We propose a spatial epidemic spread model to study the COVID-19 epidemic. In our model, a city consists of multiple neighborhoods, each of which has five disease compartments (susceptible/exposed/infected clinical/infected subclinical/recovered). Due to the movement of individuals across neighborhoods (e.g., commuting to work), the infections in one neighborhood can trigger infections in others. We consider the problem of a planner who reduces the economic activity in a targeted way to curb the spread of the epidemic. We focus both on the regime with a small number of infections and the regime with a large number of infections, and provide a framework for obtaining the policies that induce the lowest economic costs.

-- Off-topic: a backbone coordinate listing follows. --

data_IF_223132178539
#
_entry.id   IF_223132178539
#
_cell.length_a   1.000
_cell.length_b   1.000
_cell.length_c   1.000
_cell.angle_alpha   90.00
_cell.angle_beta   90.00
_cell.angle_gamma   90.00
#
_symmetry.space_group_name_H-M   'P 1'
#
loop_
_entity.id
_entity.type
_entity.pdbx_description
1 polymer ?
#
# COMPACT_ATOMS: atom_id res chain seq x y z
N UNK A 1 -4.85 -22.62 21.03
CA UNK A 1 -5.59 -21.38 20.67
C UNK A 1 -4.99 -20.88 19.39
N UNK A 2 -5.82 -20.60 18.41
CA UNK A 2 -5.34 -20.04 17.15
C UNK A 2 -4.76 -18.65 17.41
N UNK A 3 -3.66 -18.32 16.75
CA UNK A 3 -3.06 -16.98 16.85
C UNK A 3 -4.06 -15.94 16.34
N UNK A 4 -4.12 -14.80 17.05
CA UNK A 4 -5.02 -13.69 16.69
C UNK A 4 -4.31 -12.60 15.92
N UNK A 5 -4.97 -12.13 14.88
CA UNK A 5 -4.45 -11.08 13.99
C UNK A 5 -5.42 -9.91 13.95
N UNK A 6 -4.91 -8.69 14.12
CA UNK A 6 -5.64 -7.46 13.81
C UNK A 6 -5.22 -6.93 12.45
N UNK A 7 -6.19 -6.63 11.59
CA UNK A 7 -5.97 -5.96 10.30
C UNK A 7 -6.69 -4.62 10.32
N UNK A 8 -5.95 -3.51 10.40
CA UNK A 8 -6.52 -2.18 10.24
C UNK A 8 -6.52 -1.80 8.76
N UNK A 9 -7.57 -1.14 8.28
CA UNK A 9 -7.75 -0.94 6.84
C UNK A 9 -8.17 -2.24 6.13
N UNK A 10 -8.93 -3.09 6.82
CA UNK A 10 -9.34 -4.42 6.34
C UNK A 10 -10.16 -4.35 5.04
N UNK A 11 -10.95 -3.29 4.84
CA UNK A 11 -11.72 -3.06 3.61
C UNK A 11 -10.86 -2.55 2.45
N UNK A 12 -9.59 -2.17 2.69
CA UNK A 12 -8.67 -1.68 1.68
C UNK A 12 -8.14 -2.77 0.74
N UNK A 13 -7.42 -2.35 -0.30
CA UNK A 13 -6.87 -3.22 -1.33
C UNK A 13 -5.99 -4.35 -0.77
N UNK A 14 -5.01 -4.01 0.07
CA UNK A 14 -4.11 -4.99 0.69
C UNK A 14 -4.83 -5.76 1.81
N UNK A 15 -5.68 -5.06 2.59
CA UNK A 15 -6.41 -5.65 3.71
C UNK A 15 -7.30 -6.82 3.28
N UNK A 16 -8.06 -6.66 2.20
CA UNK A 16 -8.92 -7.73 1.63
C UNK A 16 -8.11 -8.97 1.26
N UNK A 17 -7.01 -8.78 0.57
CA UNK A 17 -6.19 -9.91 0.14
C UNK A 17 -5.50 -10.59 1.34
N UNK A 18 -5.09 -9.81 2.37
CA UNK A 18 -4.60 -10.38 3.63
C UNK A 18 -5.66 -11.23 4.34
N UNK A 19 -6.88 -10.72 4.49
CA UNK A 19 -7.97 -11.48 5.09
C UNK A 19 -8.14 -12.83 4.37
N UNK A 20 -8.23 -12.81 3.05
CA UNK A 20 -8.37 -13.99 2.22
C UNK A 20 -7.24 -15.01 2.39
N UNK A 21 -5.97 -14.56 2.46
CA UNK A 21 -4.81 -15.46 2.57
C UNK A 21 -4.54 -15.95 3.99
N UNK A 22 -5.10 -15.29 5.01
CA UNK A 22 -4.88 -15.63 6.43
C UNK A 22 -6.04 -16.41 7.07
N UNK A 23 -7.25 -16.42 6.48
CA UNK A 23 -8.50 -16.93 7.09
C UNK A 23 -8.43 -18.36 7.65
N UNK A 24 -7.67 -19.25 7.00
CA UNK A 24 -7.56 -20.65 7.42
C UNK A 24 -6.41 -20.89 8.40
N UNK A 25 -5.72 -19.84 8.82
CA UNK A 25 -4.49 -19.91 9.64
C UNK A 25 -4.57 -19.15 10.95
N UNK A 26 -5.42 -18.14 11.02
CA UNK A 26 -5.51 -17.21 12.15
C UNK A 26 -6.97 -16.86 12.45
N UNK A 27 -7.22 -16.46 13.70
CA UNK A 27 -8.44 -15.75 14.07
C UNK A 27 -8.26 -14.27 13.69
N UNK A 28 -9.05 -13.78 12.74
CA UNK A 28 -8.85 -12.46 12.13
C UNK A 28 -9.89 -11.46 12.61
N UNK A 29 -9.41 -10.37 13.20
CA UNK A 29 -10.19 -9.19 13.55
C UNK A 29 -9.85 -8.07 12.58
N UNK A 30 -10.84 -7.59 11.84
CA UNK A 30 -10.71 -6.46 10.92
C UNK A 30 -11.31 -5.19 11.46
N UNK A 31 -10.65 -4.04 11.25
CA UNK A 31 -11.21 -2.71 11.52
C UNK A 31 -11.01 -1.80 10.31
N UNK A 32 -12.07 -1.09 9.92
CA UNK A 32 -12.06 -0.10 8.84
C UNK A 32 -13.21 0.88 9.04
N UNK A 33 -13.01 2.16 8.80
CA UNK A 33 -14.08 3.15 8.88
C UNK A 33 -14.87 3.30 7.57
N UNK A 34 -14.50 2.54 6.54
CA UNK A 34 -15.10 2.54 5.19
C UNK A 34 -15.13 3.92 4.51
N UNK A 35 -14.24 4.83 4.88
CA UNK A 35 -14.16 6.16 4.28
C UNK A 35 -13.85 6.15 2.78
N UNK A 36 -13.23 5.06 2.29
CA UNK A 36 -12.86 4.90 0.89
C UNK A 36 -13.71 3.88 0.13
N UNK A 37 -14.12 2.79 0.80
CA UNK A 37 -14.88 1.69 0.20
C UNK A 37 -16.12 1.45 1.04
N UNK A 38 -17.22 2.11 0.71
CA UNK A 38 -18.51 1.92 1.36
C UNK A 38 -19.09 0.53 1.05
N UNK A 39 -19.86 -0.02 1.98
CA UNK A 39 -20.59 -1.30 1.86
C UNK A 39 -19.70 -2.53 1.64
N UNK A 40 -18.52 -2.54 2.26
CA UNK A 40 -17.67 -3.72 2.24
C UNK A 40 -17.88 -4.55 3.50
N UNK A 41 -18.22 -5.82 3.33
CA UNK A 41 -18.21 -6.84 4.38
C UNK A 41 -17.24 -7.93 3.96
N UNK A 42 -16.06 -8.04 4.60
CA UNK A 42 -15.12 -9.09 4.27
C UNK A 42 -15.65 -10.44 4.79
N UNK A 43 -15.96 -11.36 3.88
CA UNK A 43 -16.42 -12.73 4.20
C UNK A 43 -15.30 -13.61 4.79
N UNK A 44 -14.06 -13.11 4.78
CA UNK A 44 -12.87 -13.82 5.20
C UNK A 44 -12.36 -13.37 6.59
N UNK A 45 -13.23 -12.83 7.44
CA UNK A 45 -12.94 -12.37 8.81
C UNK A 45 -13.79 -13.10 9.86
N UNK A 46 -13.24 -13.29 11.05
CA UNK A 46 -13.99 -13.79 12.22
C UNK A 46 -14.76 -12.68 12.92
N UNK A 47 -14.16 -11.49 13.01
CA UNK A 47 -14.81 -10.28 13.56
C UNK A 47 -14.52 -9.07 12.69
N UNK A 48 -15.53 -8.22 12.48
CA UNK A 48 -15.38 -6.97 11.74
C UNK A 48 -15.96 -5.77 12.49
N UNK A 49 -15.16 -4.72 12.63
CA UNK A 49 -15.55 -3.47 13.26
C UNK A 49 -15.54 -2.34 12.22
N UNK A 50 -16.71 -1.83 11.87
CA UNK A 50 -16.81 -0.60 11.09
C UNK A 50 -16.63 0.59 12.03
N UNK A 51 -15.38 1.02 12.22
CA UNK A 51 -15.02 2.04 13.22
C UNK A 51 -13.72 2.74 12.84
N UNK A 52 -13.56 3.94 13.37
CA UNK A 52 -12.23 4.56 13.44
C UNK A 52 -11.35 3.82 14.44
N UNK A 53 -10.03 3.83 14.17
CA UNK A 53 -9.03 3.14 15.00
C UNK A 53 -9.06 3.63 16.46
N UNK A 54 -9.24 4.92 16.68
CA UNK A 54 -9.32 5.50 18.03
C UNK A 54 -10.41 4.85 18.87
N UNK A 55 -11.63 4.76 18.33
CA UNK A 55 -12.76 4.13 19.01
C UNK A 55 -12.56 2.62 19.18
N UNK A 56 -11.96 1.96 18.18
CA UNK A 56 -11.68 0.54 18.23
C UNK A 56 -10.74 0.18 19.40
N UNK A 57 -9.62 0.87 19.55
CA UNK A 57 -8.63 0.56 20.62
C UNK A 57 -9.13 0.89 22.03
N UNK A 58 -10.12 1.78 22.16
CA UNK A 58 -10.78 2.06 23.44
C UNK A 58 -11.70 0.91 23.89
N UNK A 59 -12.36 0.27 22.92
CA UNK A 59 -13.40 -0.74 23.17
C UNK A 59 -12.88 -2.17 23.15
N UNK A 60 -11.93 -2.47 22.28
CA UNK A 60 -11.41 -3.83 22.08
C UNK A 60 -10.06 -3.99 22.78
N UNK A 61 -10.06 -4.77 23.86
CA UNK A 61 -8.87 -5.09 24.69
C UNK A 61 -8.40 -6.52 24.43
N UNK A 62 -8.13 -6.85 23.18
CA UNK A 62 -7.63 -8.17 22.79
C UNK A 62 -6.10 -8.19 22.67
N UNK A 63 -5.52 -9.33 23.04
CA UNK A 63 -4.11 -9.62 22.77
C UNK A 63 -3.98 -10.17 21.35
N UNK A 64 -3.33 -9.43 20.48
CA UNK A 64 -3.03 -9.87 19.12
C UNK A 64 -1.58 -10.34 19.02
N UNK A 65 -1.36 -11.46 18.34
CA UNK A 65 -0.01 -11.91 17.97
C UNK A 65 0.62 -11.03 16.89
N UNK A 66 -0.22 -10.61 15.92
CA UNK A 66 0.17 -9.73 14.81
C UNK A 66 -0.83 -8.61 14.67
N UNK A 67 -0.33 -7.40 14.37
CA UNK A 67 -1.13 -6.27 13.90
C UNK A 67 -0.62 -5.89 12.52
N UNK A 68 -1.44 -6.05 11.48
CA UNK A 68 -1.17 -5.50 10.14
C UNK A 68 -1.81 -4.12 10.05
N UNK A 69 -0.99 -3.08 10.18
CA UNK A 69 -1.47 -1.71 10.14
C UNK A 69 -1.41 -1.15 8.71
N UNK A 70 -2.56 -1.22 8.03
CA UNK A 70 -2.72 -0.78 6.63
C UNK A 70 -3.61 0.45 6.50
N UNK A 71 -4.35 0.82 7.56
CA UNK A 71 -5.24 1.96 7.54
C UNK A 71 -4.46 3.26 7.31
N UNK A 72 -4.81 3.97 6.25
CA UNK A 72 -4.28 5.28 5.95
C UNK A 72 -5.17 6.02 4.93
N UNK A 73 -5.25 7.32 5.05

We use the available data on individuals’ movements, level of economic activity in different neighborhoods, and the state of the epidemic to apply our framework to the control of the epidemic in NYC. Our results indicate that targeted closures can achieve the same policy goals at substantially lower economic losses than city-wide closure policies. In addition, to curb the spread of the epidemic in NYC, coordination with other counties is paramount. Finally, the optimal policy (under different scenarios) promotes some level of economic activity in Midtown Manhattan locations (due to their economic importance) while imposing closures in many other neighborhoods in the city (to curb the spread of the disease). Contrary to what might be intuitively expected, and due to the spatial aspect of the epidemic spread, neighborhoods with higher level of infections should not necessarily be the ones exposed to the most stringent economic closure measures.